environment,energy,greenhouse,gas,carbon,dioxide,global,nuclear energy,clean energy,emissions,global climate change,environmental impacts, Nuclear Energy Can Save US: 2006 Was A Very Good Year

Nuclear Energy Can Save US--America�s 100 nukes equal four million barrels of oil per day.

Billions of lives and civilization itself may be at risk from the Global Warming & End of Cheap Oil, Crisis. Rising sea levels and rising oil prices could be the end of civilization as we know it. The problem is so huge that the most powerful answer, many nuclear plants, must be deployed. Currently, America‘s 100 nukes deliver the energy of four million barrels of oil per day. Wind and solar cannot do the job, and may delay the real answer too long. Still, all kinds of clean energy, plus conservation, plus reducing deforestation, will be needed to help the poor half of the world, and for civilization to survive through this century.

Tuesday, September 18, 2007

2006 Was A Very Good Year

Viewing the chart above, from eia.doe.gov, you might think that global warming is no longer a problem. For the year of 2006, fossil fuel use declined four-percent, from 85Q in 2005 to 81.6Q in 2006, with the attendant drop of 4% Carbon Dioxide emissions as shown. Just what is going on?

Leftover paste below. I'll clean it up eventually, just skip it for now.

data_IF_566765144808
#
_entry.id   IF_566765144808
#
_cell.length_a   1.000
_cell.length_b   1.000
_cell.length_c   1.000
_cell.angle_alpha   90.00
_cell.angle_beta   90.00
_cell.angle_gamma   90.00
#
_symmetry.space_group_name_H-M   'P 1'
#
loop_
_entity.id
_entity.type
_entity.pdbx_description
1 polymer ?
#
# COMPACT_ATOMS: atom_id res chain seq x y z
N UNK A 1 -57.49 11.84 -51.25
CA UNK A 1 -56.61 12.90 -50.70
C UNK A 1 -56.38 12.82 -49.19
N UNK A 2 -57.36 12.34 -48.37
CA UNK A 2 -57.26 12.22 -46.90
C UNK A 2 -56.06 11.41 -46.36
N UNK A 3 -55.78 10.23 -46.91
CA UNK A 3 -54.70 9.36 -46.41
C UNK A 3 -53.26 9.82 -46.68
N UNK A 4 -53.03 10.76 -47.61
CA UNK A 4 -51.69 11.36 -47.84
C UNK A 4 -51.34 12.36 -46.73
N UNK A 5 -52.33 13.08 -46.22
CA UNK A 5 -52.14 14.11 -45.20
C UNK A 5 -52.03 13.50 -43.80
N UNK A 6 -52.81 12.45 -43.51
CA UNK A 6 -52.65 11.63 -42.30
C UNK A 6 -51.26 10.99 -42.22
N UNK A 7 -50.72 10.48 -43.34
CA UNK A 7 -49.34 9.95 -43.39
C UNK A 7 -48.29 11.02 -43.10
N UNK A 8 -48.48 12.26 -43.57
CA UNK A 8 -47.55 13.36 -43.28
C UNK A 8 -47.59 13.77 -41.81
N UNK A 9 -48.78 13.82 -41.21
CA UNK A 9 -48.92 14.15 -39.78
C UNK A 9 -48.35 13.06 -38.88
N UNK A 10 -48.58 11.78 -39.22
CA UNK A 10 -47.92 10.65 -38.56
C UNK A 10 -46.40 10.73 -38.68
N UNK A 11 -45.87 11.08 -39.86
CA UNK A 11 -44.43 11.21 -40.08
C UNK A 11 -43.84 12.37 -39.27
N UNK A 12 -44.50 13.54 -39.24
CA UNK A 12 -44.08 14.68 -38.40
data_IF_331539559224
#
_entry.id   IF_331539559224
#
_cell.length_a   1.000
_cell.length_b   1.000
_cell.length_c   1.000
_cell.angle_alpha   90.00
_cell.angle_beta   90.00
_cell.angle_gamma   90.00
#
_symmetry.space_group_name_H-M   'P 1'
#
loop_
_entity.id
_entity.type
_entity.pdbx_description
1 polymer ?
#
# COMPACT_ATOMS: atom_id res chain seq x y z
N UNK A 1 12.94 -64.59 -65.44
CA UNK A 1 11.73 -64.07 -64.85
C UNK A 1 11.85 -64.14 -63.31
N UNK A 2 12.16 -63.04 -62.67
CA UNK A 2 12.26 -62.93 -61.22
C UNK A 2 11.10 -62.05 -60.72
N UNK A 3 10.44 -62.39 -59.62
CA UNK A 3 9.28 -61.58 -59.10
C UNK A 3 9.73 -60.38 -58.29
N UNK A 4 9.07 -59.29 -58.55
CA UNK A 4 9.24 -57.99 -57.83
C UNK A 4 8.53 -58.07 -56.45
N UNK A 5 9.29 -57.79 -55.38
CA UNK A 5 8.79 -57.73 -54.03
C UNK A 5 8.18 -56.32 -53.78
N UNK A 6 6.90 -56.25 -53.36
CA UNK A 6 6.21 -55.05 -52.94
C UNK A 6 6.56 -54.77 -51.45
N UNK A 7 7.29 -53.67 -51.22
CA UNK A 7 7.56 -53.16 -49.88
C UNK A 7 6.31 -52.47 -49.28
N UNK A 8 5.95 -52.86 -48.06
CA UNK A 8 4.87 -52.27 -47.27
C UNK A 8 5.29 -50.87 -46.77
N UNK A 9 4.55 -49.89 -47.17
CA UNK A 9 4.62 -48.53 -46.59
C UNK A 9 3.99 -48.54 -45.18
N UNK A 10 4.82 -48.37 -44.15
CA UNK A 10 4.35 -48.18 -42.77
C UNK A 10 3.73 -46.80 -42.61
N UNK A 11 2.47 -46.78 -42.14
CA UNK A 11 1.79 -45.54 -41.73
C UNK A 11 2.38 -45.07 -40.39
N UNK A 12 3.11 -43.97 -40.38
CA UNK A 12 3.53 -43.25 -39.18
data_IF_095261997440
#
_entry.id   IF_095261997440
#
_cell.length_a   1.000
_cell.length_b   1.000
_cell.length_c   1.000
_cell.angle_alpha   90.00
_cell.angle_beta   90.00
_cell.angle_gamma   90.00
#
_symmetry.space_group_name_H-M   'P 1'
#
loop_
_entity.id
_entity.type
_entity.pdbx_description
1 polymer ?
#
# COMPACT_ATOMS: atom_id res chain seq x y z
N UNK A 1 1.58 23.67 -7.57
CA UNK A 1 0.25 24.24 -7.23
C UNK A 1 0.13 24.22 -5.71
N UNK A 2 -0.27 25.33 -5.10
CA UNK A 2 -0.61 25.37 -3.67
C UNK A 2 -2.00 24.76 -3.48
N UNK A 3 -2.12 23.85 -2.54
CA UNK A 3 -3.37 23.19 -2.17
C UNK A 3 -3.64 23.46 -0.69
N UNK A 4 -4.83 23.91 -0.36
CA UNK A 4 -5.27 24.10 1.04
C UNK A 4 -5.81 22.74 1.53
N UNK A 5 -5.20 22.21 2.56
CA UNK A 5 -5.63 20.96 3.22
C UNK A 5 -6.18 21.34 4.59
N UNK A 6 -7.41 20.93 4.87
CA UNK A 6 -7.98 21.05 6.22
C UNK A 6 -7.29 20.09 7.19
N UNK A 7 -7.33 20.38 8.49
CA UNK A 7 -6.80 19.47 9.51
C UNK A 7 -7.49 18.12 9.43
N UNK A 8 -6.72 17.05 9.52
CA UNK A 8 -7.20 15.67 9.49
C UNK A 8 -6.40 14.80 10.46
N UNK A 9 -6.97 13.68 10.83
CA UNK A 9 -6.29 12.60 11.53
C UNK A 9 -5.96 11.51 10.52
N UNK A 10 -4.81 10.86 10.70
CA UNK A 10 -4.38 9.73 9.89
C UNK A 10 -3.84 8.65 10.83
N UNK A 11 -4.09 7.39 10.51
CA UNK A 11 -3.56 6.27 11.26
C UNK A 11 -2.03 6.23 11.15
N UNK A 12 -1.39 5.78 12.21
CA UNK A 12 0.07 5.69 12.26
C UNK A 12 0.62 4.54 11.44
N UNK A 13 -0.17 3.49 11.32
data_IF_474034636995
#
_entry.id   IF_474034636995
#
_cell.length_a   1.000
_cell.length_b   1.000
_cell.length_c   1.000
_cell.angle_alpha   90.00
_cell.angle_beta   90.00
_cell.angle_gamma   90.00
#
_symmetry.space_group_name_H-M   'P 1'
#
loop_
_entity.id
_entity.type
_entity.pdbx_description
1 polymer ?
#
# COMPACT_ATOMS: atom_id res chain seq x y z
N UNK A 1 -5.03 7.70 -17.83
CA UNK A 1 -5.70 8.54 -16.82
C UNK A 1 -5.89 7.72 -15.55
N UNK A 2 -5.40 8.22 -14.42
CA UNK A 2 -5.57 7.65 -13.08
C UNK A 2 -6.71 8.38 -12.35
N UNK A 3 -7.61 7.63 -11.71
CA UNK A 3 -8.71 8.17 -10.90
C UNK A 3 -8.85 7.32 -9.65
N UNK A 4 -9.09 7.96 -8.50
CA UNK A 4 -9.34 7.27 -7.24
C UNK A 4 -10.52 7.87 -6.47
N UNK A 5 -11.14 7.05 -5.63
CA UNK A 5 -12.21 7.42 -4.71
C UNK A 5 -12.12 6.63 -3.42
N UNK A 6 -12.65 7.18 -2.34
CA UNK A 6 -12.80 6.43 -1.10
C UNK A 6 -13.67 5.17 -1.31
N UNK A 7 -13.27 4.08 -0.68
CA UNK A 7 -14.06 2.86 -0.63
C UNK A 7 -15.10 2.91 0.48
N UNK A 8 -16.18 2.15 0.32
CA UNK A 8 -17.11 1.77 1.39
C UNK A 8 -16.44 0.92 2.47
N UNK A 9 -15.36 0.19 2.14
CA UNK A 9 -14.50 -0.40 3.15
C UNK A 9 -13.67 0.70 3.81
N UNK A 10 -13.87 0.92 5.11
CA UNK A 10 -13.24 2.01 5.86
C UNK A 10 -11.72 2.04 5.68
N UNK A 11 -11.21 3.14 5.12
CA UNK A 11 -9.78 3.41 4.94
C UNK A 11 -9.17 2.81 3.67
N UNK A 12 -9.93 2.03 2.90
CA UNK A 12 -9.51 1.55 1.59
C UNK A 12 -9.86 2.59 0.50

You have to read the fine print. It is clearly shown in the text, that the winter of 2006 was unusually mild, and the summer, unusually cool; less heating oil in winter, less air conditioning electricity in the summer. You can be certain though, that there will be bad years when these effects are exactly reversed. The only reasonable way to consider fossil fuel use, is the long term average increase of one-percent per year as shown on the chart. This increase has been occurring for a decade or more, and will continue in coming decades. It will go on until America and the entire world wake up to the dangers of Greeenhouse Gas emissions, and take a sensible turn to clean, non-CO2 energy. This may be in the form of wind, biofuels, etc., which can help. However, the problem is massive and can be fought most effectively by the massive energy that nuclear plants deliver.

If the link does not open, use www.eia.doe.gov/oiaf/1605/flash/flash.html.

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